I'm sure it's really bad when you have a wealth of stuff but not the time to put all of it up as well. And not everyone who has Sesame Street on VHS has every single thing ever on tape as well.

But the thing that annoys me is when classic fans whine that none of this stuff is on the show proper anymore for whatever reason, yet so much of it is online that can be watched at their own convenience. Would anyone really want to sit through the same Abby's Flying School for the offset chance that something from the early 90's at the earliest will manage to pop up when a quick click can give you real hard to find gold?

Oh yeah, RealVideo was a real piece of smoo. I may have had problems with Windows Media Player and QuickTime in the past, but at least they were functional.
Yeah. And the frame rate was choppy as crap anyway. I remember watching some stuff on the old Toontracker site. Fuzzy, pixilated garbage footage that took forever to load... and you would have previously had to have loaded RealPlayer anyway... that was another like 5 hours of your life...
 

JLG

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I guess, from some of the wording above, that tape trades are completely a thing of the past? No one does them anymore at all? I guess if so that wouldn't be surprising, but in a way I'm sorry to hear it. I haven't done any since 2006 or 2007, but I'd always kept doing more in the back of my mind, because as nice as it is to have these things a click away, there's something nice about having a "consistent" collection where everything is equal, so to speak, instead of being scattered across different formats. Ah, well.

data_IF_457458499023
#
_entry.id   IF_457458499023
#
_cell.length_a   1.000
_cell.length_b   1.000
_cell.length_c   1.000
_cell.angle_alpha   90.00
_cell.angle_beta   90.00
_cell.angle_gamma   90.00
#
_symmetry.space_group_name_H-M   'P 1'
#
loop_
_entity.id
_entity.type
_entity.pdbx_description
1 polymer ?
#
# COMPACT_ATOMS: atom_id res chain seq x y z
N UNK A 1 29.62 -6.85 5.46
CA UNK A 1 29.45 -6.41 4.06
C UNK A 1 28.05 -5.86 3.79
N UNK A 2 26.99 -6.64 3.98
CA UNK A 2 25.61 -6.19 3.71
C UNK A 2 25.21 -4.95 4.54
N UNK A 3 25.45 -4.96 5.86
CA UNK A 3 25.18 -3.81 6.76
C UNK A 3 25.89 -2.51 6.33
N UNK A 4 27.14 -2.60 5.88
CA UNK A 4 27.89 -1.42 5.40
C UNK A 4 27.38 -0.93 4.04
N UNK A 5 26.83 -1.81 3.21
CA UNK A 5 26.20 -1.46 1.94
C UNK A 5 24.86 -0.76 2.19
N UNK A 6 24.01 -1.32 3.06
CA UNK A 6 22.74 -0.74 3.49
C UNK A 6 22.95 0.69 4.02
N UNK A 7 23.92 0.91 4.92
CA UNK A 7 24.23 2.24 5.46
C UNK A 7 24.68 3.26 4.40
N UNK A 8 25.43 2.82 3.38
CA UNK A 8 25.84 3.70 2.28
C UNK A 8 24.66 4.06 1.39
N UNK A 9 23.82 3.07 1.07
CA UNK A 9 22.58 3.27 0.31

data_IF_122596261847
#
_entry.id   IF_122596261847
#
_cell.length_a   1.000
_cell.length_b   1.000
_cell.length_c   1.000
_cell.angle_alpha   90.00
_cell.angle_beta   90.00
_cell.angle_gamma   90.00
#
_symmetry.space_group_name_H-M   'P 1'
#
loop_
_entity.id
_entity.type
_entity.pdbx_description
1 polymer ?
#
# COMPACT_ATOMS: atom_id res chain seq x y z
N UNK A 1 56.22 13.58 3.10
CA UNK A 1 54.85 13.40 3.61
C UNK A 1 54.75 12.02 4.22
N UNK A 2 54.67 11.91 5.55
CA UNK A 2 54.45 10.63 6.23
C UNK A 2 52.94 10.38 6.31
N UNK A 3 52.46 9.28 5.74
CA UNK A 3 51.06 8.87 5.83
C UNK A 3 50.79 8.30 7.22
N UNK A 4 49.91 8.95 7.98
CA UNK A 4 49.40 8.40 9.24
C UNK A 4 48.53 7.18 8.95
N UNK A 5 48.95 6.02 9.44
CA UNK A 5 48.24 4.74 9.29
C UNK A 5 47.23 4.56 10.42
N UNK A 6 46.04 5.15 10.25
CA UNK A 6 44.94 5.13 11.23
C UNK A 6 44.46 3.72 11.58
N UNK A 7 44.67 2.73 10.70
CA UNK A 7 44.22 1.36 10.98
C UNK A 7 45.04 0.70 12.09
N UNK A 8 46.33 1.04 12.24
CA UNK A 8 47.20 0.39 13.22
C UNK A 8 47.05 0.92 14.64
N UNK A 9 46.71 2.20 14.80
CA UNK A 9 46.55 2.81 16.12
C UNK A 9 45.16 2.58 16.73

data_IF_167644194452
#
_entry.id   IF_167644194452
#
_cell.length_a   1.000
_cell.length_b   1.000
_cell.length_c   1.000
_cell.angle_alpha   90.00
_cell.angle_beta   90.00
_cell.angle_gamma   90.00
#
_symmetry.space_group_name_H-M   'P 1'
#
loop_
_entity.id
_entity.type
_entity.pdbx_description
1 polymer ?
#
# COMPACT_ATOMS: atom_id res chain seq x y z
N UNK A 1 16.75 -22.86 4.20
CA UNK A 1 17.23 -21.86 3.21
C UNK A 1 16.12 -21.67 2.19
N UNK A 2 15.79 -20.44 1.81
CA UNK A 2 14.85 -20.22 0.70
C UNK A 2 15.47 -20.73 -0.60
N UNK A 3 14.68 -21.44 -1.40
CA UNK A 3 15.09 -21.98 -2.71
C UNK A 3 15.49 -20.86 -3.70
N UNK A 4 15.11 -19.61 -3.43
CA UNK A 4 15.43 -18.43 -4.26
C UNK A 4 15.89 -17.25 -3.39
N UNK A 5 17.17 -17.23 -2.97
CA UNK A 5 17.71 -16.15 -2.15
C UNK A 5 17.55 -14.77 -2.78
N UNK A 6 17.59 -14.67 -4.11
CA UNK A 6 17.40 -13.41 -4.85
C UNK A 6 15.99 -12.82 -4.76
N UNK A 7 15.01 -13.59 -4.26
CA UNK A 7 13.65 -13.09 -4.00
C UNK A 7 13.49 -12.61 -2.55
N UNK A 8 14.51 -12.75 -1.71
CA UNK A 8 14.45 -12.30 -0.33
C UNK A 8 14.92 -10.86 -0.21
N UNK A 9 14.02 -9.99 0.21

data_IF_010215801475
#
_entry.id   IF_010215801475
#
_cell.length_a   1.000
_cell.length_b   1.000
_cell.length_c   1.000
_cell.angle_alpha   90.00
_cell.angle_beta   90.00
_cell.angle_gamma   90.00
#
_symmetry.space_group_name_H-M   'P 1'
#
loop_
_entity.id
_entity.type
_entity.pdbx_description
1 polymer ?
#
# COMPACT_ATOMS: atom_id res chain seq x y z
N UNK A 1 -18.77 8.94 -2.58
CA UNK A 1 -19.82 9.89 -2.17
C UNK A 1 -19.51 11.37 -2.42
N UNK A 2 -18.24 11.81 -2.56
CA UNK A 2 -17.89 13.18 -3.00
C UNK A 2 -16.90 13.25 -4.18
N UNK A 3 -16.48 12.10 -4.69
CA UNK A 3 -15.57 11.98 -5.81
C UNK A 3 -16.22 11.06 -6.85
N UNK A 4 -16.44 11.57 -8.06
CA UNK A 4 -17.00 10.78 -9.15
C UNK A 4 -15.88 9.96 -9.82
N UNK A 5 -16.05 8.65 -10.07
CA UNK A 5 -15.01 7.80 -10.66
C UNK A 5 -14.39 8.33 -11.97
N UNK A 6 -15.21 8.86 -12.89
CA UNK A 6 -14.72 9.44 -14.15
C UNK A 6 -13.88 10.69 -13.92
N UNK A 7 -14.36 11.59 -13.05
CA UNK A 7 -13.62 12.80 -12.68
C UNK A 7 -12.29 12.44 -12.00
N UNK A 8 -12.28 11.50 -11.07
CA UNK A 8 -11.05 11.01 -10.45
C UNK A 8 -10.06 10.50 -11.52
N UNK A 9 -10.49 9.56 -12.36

Well do I remember the "dark days" spoken of above. I don't remember seeking out many Sesame clips online, but I was looking for Square One a lot, and found that old fan site whose name escapes me that had a bunch of video clips. The quality varied, as I recall, but some indeed were pixelly with terrible frame rates. YouTube made all those kinds of sites instantly obsolete. But I had that same experience of waiting impatiently for them to download on the machines in my college's computer lab.
I first started attempting to seek out old stuff in 1999 at the tender age of 16, having been curious about it for about a decade by that point. I actually wrote a letter to CTW and asked if there was any means of seeing old stuff at all. I had no idea Noggin existed until I got a reply. (Unfortunately I can't remember where I put that letter and don't remember the name of the lady that wrote it, but I can tell you that it was a personal reply and a very nice one.) But even if it had been available in my area, I didn't have cable, anyway, so Paley Center was my only option. But what an option it was, for back then. I still remember what a thrill it was the first bunch of times I went to watch its limited selection. I mean heck, even just the theme song---I hadn't heard the original version for seven years by that point, and I had had no expectation of ever hearing it again, really. Isn't it crazy to think that, now?